The last few days have seen some very savvy use of social media as a tool for campaigning in Edinburgh.
Students have been occupying the University’s Appleton Tower building for the last five days to protest against rising tuition fees in England and Wales, and Government cuts more generally throught the UK. They’ve been maintaining an active blog and twitter stream, and even conducting tours of the occupation via skype.
According to one spokesman, they were using social media and google docs spread sheets to help co-ordinate with 12 other occupations in England and Wales – an impressive level of organisation.
Last night they blogged that Nick Clegg was expected to be in Edinburgh, and that there would be a major demonstration as a result. They wrote that they’d had three separate sources confirm the visit – although there was no official confirmation of the story.
This claim was retweeted many times, which may or may not have swelled the number of protesters marching on the Scottish Parliament today. The protest, though vocal, was fairly small – perhaps three hundred people. They gathered in Bristo Square before marching on Holyrood.
However, as predicted by a number of journalists ( @severincarrell, @beatbloggermike, @thistlejohn) the Clegg story wasn’t true. In fact, Clegg was scheduled to appear in the Commons in the afternoon – which he duly did.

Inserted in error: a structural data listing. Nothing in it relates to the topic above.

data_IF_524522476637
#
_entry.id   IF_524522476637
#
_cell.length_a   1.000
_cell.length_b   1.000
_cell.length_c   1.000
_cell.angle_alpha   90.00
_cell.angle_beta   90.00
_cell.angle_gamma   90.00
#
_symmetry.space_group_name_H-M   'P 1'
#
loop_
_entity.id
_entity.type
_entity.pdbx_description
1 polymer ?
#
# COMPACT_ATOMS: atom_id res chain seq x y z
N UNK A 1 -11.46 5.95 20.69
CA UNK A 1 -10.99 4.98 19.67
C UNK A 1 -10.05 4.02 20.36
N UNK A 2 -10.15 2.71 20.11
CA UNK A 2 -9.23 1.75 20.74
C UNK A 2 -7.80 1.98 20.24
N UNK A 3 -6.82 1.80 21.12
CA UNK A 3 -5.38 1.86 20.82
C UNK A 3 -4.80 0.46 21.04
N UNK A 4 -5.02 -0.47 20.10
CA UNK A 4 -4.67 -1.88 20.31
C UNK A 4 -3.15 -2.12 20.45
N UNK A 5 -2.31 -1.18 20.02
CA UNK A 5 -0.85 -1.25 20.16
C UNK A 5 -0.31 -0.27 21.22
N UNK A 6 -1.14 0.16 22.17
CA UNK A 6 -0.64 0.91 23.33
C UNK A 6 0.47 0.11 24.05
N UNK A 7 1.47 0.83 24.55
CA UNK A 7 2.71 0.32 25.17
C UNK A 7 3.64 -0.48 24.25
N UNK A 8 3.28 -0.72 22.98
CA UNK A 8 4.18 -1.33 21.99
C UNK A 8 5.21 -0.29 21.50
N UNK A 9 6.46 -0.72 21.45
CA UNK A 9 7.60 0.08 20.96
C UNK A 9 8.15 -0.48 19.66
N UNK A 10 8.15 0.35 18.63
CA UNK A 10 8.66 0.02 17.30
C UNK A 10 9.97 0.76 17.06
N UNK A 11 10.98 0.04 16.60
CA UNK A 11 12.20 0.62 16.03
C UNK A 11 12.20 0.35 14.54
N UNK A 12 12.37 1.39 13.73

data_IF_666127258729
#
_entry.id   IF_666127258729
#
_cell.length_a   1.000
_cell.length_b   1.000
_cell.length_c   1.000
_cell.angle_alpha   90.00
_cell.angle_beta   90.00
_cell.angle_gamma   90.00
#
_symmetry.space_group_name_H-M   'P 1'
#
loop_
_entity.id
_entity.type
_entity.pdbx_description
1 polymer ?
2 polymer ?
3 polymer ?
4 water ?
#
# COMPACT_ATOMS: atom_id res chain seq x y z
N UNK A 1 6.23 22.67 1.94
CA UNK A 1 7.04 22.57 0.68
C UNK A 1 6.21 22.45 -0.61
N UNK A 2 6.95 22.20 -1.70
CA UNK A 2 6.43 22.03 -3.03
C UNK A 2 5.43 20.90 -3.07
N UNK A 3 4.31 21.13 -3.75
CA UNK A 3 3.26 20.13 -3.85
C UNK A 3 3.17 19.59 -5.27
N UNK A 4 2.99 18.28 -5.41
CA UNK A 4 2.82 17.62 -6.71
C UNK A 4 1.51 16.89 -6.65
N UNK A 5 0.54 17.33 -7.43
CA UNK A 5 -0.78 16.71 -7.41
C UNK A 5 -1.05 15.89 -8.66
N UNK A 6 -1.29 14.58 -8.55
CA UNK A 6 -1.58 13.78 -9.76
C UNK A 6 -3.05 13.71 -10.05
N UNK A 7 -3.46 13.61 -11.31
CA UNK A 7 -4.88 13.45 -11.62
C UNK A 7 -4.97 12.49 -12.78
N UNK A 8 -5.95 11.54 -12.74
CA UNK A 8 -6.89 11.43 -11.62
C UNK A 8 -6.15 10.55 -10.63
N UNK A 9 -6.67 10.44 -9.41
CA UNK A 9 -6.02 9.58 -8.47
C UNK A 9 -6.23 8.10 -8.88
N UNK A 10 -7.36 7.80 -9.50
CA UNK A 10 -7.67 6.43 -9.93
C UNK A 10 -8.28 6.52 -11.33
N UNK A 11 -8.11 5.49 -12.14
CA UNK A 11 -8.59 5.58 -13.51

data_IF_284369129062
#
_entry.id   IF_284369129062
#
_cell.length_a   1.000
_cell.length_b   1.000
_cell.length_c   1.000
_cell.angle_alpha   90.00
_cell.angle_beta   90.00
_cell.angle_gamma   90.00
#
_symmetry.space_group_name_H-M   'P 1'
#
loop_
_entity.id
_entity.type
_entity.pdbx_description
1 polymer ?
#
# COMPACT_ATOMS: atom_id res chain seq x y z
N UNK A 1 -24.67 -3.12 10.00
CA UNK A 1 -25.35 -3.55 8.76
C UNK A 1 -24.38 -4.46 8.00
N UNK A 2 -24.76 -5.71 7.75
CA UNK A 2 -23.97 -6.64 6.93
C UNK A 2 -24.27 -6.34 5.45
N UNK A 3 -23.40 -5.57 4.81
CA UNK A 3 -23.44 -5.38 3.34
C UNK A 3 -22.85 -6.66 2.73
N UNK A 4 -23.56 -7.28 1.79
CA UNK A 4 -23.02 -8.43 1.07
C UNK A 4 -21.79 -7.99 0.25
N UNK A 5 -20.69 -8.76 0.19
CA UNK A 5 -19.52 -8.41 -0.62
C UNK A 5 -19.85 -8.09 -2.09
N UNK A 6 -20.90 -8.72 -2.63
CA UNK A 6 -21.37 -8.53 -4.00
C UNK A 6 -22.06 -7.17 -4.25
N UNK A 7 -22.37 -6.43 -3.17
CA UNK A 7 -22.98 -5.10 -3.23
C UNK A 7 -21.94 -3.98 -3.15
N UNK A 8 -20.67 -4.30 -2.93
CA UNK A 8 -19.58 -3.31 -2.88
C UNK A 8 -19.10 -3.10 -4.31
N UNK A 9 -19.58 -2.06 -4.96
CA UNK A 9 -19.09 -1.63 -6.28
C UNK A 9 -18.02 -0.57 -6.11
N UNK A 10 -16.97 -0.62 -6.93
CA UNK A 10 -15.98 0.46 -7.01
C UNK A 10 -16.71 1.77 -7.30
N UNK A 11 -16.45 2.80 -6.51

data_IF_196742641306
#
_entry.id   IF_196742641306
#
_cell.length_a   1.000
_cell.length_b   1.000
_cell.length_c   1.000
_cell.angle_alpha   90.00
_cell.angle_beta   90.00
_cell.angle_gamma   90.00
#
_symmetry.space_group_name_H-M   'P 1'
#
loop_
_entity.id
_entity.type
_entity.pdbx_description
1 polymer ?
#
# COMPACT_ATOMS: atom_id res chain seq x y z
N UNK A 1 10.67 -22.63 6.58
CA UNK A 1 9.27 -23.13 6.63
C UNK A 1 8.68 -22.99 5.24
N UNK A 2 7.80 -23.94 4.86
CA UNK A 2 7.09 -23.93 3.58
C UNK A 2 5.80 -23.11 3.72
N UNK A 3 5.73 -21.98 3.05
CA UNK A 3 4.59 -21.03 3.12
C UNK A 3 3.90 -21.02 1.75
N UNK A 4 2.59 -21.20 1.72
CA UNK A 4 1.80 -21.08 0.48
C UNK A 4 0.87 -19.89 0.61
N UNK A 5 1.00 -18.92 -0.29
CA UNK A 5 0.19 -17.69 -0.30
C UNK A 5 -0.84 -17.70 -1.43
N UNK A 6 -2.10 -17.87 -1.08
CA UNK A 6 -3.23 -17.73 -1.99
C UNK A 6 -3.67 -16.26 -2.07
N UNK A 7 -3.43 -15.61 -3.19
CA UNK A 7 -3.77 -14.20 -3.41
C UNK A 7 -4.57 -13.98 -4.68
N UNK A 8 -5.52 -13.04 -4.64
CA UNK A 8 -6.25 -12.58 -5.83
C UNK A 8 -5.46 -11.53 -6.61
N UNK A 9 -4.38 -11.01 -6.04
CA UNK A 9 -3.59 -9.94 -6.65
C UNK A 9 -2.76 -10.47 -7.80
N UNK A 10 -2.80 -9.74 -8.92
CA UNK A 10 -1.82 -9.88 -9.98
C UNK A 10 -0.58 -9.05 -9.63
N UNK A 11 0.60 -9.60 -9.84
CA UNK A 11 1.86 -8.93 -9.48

Irrespective of how this misinformation got into the social media sphere, what happened once it was there was instructive. Tweets mentioning the visit and protest abounded – whilst ones pointing out that the story was unconfirmed or misleading were retweeted far less often.
Social media was misinforming, rather than informing people.
As someone who thinks that citizen journalism and social media can be a valuable tool for democrac and for adding the voices of ordinary citizens to the media mix, it’s a little annoying when it gets used in this way – but perhaps not surprising.
Hopefully, as we all get more and more used to a media mixed with everything from professional journalists to local bloggers to campaigners, people will get better at deciding which sources to trust and which not to trust, and reward the most reliable bloggers and citizen journos by following their blogs and tweets more often. After-all, it takes a time to build a following online – but it can be lost quite quickly.
This post was originally posted on the Edinbuzz site on Tuesday 30th November.